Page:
Today, we’re diving into the valuation models and revenue analysis of decentralized finance (DeFi) protocols on Ethereum.
For this week’s New Frontiers section, CoinDesk Research’s Teddy Oosterbaan presents his findings on the most profitable types of DeFi applications in terms of return for liquidity providers, token holders and protocol treasuries.
This article originally appeared in Valid Points, CoinDesk’s weekly newsletter breaking down Ethereum 2.0 and its sweeping impact on crypto markets. Subscribe to Valid Points here.
We’re excited to introduce new and improved graphics for our weekly pulse check on the Ethereum 2.0 Beacon Chain and CoinDesk’s Eth 2.0 validator. Two graphics will replace our usual stream-of-consciousness writing in this section to give you a quick overview of activity on Eth 2.0 over the past week.
The first graphic above illustrates the overall health of the Eth 2.0 blockchain through four metrics, including network participation rate, number of validators, total ETH deposited and share of total ETH supply deposited. Generally, the higher these numbers are, the greater the overall security and value of the Eth 2.0 Beacon Chain.
The second graphic above illustrates the overall health of the CoinDesk Eth 2.0 validator dubbed “Zelda.”
Zelda has been an active participant of the network since Feb. 17. She has submitted 34,525 attestations, which are votes confirming the validity of data on the blockchain, and she has proposed four blocks. Rewards from attestations make up the bulk of Zelda’s daily income as a validator. However, during the rare days when Zelda is tasked with the responsibility of a block proposal, daily income can increase by up to 67% from the norm.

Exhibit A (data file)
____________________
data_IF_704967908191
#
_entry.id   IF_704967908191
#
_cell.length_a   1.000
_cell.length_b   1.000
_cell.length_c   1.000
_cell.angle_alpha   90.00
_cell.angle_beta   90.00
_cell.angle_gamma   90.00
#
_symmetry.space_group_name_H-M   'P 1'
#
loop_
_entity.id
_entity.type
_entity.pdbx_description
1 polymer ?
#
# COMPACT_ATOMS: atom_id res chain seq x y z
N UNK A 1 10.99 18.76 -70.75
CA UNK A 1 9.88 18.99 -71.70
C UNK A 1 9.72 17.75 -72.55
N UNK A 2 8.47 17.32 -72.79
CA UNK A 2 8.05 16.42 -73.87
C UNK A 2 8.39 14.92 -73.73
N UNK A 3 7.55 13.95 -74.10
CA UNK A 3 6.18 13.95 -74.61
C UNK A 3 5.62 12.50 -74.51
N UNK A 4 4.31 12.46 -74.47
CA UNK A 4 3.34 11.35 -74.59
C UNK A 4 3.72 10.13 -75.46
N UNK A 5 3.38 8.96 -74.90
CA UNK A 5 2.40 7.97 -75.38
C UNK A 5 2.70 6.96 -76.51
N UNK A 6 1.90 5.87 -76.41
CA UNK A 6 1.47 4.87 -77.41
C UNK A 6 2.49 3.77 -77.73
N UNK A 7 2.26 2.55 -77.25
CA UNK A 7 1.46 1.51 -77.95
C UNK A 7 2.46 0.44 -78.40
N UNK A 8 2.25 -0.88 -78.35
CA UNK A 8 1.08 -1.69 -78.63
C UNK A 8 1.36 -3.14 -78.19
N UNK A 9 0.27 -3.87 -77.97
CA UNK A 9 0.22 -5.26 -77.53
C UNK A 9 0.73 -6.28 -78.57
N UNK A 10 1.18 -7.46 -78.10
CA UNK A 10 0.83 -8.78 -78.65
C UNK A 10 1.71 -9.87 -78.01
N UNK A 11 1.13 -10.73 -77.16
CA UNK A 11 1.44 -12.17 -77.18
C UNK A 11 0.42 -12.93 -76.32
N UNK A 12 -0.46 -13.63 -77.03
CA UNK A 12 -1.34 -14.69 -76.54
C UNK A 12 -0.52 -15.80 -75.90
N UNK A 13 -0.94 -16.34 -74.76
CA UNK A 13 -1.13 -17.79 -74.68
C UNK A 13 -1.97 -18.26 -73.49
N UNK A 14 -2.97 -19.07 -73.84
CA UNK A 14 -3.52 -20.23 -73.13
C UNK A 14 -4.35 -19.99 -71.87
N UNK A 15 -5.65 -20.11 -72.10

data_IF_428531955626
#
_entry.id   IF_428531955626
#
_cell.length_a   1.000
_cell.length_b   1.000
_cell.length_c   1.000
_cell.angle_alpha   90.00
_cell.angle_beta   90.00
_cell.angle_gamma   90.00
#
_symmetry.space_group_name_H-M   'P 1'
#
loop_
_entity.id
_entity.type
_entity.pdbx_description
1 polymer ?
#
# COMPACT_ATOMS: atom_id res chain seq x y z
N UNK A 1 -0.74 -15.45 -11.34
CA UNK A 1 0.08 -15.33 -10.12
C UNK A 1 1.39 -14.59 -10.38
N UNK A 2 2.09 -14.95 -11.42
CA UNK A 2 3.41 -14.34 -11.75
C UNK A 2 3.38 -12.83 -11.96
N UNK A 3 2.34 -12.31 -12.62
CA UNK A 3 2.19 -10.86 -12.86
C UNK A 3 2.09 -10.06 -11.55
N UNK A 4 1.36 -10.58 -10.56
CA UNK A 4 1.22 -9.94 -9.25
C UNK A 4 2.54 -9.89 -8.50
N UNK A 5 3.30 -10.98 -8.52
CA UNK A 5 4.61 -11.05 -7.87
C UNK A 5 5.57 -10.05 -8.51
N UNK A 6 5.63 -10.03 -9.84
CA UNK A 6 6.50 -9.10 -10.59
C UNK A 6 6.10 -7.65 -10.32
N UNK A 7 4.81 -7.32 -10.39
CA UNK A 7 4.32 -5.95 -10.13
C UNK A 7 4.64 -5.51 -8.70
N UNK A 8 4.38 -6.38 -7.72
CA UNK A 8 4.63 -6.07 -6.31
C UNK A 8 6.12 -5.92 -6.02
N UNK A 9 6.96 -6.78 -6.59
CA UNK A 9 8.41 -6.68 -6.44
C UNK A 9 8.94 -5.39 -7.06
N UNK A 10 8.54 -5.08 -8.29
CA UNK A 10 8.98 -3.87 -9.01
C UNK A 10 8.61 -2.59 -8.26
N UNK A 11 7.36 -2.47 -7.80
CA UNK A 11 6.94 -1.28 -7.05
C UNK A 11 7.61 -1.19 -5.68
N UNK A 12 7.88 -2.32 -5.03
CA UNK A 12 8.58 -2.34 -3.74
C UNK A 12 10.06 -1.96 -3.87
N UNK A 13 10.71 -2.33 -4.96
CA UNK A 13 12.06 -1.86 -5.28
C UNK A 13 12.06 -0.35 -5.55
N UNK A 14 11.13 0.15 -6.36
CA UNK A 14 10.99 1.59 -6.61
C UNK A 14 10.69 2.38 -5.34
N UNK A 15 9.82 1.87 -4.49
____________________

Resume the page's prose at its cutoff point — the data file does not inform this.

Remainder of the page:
In the weeks to come, the daily income chart featured in our second graphic will illustrate fluctuations in Zelda’s earnings as a result of her on-chain activity.
Disclaimer: All profits made from CoinDesk’s Eth 2.0 staking venture will be donated to a charity of the company’s choosing once transfers are enabled on the network.
New frontiers: Profitability of DEXs and DeFi applications
Among DeFi applications, decentralized exchanges (DEXs) are the most profitable in terms of return for liquidity providers, token holders and protocol treasuries.
The DeFi landscape can be broken down into three broad categories – lending, trading and asset management. These finance-focused applications generate revenue in a similar way to their traditional counterparts, like commercial banks, exchanges and hedge funds. However, by automating financial services with smart contracts and removing the large amount of human capital traditional firms require, DeFi applications can return a greater portion of their revenue to their users.
As of July 18, the market capitalization of DeFi tokens was about $60 billion. Some of the top DeFi protocols by market capitalization, such as Compound, Uniswap and Aave, have generated a combined annual core business revenue of over $1.3 billion in the last year. According to DeFi Llama, those three projects are responsible for around 20% of “Total Value Locked” (TVL) in DeFi. TVL is a metric that captures the idle capital locked in a DeFi protocol, which can be used to borrow or to trade against, or to do both.
Using blockchain data for DeFi revenue analysis